At the close of the trial, the prosecution urged the Court to instruct the jury on intent and “deliberate ignorance” or “willful blindness,” the concept that a defendant may still be found guilty of a crime where the defendant deliberately closes his or her eyes to criminal conduct. The defense responded that the jury could not be instructed on both intent and deliberate ignorance/willful blindness, citing an unpublished decision by the Sixth Circuit Court of Appeals, United States v. Ramos, 38 F.3d 1217 (6th Cir.1994) (unpublished per curiam), in which the Court held that “[t]he deliberate ignorance instruction should not be used where the evidence points to ‘either actual knowledge or no knowledge at all of the facts in question.’” Id. at *4 (quoting Sanchez-Robles, 927 F.2d at 1074; quoting United States v. Perez-Padilla, 846 F.2d 1182, 1183 (9th Cir. 1976)). The Judge found that a deliberate ignorance/willful blindness instruction could not be given where the government attempts to prove a defendant’s intent through direct evidence, pursuant to Ramos, and denied the prosecution’s proposed instruction. The jury subsequently found Mr. Happ not guilty on all counts. Jurors who were questioned following the verdict informed the media that they felt that the government did not prove its case. Mr. Happ is the only NCFE defendant to be acquitted. The acquittal has been widely reported in the national media.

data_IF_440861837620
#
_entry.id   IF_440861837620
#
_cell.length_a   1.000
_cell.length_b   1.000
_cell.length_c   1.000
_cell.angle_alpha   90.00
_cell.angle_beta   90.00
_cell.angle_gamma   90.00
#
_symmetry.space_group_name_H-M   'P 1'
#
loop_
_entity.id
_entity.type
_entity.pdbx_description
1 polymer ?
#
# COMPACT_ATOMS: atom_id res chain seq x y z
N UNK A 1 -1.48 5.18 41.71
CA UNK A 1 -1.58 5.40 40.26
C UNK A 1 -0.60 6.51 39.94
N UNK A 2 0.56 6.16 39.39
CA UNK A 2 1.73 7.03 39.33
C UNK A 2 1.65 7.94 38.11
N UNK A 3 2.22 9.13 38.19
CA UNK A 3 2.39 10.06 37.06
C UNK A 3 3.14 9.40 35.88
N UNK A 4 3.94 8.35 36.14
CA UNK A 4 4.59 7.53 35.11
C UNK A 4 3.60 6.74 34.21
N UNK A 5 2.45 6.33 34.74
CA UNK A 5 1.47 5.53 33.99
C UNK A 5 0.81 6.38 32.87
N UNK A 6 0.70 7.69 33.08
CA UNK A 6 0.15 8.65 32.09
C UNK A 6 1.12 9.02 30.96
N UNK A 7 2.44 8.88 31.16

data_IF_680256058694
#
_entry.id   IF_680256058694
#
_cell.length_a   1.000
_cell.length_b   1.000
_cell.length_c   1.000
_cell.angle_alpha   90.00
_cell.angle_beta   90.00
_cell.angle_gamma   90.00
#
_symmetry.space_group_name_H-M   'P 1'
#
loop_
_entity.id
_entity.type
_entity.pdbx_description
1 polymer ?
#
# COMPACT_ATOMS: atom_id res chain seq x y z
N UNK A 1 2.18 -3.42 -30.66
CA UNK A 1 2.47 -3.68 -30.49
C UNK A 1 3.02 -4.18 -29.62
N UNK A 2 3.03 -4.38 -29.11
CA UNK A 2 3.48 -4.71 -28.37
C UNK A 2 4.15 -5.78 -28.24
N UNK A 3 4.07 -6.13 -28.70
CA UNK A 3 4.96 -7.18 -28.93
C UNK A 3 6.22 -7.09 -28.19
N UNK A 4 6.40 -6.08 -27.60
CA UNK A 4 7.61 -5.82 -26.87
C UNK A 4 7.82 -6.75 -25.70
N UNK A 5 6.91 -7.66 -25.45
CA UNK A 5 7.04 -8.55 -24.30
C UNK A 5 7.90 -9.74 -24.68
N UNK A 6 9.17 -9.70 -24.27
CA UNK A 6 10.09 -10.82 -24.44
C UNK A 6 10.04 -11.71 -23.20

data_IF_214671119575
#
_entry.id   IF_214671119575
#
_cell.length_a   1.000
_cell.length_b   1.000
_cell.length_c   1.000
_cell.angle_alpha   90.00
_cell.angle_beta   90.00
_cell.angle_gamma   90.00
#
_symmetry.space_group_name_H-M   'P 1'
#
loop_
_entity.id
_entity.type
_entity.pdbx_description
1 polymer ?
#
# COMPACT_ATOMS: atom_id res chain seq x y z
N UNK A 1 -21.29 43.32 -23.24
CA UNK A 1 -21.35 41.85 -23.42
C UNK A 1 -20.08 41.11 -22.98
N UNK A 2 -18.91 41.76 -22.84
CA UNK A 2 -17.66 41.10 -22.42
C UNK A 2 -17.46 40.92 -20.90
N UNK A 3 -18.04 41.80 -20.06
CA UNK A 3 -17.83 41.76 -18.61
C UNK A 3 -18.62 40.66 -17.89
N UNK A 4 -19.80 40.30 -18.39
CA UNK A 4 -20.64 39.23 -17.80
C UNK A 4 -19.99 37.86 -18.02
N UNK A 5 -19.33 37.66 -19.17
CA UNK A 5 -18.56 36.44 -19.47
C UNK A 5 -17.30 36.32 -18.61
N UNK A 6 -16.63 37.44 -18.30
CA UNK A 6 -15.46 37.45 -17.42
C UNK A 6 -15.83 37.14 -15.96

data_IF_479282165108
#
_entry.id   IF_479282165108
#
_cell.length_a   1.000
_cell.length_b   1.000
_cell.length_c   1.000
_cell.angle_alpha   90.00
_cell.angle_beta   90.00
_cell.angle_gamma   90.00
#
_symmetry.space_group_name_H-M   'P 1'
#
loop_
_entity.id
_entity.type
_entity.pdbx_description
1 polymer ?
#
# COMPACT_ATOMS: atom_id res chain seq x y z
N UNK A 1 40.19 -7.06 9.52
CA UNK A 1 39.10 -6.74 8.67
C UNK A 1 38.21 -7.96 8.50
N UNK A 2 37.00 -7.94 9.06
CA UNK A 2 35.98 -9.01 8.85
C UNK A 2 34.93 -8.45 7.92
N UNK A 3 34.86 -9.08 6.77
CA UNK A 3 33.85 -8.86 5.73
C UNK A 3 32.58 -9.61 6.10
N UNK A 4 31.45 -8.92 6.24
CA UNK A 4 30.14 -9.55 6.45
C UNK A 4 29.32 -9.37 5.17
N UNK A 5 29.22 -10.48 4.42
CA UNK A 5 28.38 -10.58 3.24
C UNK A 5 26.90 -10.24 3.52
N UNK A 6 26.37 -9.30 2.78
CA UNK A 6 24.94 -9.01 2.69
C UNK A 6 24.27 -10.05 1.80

Gillen Withers & Lake LLC are white collar and corporate criminal defense attorneys with an outstanding reputation and track record, handling cases throughout Georgia and the nation. Call our Atlanta, Georgia, office at (404) 842-9700 or our Savannah, Georgia, office at (912) 447-8400.

United States v. Svete: Fraud Requires Scheme Calculated to Deceive "Reasonable Person"